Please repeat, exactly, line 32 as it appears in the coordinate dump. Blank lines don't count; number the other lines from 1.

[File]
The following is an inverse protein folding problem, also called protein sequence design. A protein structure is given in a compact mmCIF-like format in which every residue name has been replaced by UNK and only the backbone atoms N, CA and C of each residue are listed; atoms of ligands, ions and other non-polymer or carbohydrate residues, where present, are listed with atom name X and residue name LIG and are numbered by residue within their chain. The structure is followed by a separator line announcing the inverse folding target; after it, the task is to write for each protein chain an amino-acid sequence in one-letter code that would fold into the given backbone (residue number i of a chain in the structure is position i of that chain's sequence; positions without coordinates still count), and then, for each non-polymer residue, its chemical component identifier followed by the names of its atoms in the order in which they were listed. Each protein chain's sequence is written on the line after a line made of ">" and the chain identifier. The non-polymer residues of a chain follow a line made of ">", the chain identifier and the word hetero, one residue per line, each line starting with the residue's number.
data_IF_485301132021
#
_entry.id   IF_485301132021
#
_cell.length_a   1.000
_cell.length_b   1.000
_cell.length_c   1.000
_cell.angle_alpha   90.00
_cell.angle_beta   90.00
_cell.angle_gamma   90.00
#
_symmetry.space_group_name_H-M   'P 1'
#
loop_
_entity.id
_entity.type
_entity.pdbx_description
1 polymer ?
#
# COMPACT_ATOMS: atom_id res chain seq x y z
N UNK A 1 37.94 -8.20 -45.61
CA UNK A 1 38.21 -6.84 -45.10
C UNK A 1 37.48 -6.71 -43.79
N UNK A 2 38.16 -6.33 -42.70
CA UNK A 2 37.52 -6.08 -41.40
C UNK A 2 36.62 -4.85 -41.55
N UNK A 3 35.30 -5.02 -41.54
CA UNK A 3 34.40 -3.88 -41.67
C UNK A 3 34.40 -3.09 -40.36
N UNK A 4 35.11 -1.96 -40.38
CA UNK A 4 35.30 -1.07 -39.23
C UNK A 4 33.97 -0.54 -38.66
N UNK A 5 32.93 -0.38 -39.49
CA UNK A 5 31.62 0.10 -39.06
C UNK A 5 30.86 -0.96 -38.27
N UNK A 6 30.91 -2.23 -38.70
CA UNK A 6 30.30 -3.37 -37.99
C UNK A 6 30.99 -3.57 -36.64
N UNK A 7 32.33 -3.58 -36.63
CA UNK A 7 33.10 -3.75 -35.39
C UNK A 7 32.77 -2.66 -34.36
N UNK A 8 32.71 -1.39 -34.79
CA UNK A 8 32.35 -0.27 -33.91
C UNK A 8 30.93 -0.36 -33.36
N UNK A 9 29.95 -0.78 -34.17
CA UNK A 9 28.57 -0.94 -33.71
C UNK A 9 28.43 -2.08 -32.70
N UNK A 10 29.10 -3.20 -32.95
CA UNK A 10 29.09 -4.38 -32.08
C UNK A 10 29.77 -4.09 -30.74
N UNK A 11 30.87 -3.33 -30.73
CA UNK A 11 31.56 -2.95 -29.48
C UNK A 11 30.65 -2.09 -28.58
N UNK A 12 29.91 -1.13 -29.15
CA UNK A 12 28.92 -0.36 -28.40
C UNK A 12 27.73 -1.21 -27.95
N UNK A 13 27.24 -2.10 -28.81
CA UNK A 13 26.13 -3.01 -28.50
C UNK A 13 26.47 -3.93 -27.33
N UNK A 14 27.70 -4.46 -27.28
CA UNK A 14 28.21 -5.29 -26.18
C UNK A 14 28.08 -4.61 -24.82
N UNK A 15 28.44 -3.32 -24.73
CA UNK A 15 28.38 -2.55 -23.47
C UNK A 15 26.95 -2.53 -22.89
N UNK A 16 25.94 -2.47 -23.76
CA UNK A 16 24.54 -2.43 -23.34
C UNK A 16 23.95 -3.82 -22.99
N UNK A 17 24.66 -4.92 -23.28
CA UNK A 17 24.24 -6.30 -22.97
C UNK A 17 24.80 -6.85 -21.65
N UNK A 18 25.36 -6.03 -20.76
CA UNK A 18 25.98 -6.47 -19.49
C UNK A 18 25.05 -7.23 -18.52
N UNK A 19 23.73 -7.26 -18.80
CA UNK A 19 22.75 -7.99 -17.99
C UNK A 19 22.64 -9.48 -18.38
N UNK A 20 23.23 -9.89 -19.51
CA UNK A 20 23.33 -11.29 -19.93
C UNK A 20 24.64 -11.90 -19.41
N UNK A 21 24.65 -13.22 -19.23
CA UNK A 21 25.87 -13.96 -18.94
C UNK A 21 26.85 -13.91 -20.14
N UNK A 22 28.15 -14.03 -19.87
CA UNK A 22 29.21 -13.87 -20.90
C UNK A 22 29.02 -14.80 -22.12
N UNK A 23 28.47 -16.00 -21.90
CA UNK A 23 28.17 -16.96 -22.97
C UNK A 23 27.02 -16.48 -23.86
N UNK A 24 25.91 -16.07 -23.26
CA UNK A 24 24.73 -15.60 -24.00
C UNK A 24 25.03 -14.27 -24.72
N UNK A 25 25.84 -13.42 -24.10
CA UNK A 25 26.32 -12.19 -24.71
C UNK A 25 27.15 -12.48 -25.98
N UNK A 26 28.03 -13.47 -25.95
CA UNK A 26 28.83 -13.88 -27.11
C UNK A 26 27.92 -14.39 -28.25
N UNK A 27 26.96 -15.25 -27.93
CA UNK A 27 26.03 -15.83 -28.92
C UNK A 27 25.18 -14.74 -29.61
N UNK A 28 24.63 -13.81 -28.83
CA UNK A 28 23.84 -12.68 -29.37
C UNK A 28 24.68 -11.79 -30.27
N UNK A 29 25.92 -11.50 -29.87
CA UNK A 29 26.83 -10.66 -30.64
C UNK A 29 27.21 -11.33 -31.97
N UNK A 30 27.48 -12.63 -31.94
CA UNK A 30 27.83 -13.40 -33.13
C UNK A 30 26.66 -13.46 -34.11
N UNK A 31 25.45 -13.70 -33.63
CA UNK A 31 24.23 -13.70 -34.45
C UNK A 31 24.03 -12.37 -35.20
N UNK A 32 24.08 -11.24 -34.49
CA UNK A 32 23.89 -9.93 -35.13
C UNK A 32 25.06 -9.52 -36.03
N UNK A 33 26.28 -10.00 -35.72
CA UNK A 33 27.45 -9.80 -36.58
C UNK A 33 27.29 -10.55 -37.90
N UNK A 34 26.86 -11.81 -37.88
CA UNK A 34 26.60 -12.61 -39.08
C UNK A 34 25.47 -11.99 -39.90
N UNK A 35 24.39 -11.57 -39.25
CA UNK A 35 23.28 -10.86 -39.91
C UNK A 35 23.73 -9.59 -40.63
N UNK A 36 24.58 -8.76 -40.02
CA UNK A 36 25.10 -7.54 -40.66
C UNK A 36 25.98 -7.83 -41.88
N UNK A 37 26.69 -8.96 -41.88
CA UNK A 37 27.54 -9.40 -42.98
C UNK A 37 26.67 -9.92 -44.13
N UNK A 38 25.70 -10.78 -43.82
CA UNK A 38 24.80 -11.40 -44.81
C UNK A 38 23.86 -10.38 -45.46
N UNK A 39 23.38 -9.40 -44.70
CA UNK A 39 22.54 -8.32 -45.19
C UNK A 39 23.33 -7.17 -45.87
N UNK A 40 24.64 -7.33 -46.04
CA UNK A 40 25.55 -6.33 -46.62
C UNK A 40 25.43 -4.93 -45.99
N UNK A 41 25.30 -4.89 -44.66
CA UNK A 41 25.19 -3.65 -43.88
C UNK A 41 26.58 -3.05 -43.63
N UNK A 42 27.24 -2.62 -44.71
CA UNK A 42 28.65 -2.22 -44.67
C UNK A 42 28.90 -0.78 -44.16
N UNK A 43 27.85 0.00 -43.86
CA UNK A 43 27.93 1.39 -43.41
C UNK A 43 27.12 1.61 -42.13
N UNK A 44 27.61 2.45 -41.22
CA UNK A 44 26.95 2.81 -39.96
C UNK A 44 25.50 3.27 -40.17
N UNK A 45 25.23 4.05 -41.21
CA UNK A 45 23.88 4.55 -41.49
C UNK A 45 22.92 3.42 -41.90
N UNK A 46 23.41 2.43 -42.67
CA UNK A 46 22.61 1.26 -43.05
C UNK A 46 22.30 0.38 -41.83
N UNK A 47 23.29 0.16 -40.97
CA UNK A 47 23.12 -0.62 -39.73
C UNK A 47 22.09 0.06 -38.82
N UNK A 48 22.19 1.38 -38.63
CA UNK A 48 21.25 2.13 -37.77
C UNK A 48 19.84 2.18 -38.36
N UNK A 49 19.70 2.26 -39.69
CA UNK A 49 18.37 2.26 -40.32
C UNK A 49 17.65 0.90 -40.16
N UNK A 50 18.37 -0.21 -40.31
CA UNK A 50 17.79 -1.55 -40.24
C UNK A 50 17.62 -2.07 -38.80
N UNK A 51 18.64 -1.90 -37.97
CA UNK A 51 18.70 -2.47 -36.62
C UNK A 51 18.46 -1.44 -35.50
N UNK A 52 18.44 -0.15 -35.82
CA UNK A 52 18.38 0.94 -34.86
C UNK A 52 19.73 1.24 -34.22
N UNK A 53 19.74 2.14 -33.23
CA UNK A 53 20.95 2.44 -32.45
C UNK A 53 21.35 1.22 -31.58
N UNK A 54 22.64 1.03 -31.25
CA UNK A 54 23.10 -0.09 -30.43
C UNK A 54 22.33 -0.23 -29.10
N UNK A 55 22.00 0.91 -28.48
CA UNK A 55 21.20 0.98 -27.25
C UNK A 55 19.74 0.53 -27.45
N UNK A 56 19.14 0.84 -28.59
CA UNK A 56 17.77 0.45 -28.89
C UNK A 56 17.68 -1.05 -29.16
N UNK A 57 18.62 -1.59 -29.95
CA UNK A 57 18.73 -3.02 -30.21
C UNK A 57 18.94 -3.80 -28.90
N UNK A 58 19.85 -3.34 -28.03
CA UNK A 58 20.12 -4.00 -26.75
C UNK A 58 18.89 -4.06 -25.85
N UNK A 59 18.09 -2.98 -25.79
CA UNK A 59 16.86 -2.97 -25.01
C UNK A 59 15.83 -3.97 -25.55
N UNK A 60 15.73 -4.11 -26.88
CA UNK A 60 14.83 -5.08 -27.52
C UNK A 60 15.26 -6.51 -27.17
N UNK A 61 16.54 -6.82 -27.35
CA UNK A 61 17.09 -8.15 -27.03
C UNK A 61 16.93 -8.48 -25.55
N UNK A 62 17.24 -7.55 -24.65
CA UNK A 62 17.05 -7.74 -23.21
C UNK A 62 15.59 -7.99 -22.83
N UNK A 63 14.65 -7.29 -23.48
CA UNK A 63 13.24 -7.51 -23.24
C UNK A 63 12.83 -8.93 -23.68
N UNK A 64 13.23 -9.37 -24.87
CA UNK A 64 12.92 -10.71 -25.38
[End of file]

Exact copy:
CA UNK A 4 35.30 -1.07 -39.23